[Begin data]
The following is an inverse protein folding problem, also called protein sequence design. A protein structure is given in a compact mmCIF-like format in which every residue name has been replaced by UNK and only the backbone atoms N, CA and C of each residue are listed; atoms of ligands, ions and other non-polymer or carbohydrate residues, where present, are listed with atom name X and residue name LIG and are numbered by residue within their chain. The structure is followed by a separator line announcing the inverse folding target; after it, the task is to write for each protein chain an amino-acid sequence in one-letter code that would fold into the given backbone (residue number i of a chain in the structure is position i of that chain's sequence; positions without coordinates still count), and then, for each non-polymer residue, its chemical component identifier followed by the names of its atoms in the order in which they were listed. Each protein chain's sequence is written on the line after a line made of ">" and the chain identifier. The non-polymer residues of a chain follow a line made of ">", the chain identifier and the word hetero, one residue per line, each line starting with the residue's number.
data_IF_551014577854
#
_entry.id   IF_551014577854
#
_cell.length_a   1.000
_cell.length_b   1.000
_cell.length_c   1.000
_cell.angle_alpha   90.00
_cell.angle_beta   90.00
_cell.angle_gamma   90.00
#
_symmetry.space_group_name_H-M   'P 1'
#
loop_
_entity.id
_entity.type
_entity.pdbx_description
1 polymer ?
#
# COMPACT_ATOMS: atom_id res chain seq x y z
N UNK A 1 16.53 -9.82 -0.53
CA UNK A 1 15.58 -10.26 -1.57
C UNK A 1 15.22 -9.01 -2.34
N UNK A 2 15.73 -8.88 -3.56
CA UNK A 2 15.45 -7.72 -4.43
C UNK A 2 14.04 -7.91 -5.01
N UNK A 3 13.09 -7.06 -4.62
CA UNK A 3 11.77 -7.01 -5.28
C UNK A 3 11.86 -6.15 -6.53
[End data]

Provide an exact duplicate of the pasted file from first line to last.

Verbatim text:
The following is an inverse protein folding problem, also called protein sequence design. A protein structure is given in a compact mmCIF-like format in which every residue name has been replaced by UNK and only the backbone atoms N, CA and C of each residue are listed; atoms of ligands, ions and other non-polymer or carbohydrate residues, where present, are listed with atom name X and residue name LIG and are numbered by residue within their chain. The structure is followed by a separator line announcing the inverse folding target; after it, the task is to write for each protein chain an amino-acid sequence in one-letter code that would fold into the given backbone (residue number i of a chain in the structure is position i of that chain's sequence; positions without coordinates still count), and then, for each non-polymer residue, its chemical component identifier followed by the names of its atoms in the order in which they were listed. Each protein chain's sequence is written on the line after a line made of ">" and the chain identifier. The non-polymer residues of a chain follow a line made of ">", the chain identifier and the word hetero, one residue per line, each line starting with the residue's number.
data_IF_551014577854
#
_entry.id   IF_551014577854
#
_cell.length_a   1.000
_cell.length_b   1.000
_cell.length_c   1.000
_cell.angle_alpha   90.00
_cell.angle_beta   90.00
_cell.angle_gamma   90.00
#
_symmetry.space_group_name_H-M   'P 1'
#
loop_
_entity.id
_entity.type
_entity.pdbx_description
1 polymer ?
#
# COMPACT_ATOMS: atom_id res chain seq x y z
N UNK A 1 16.53 -9.82 -0.53
CA UNK A 1 15.58 -10.26 -1.57
C UNK A 1 15.22 -9.01 -2.34
N UNK A 2 15.73 -8.88 -3.56
CA UNK A 2 15.45 -7.72 -4.43
C UNK A 2 14.04 -7.91 -5.01
N UNK A 3 13.09 -7.06 -4.62
CA UNK A 3 11.77 -7.01 -5.28
C UNK A 3 11.86 -6.15 -6.53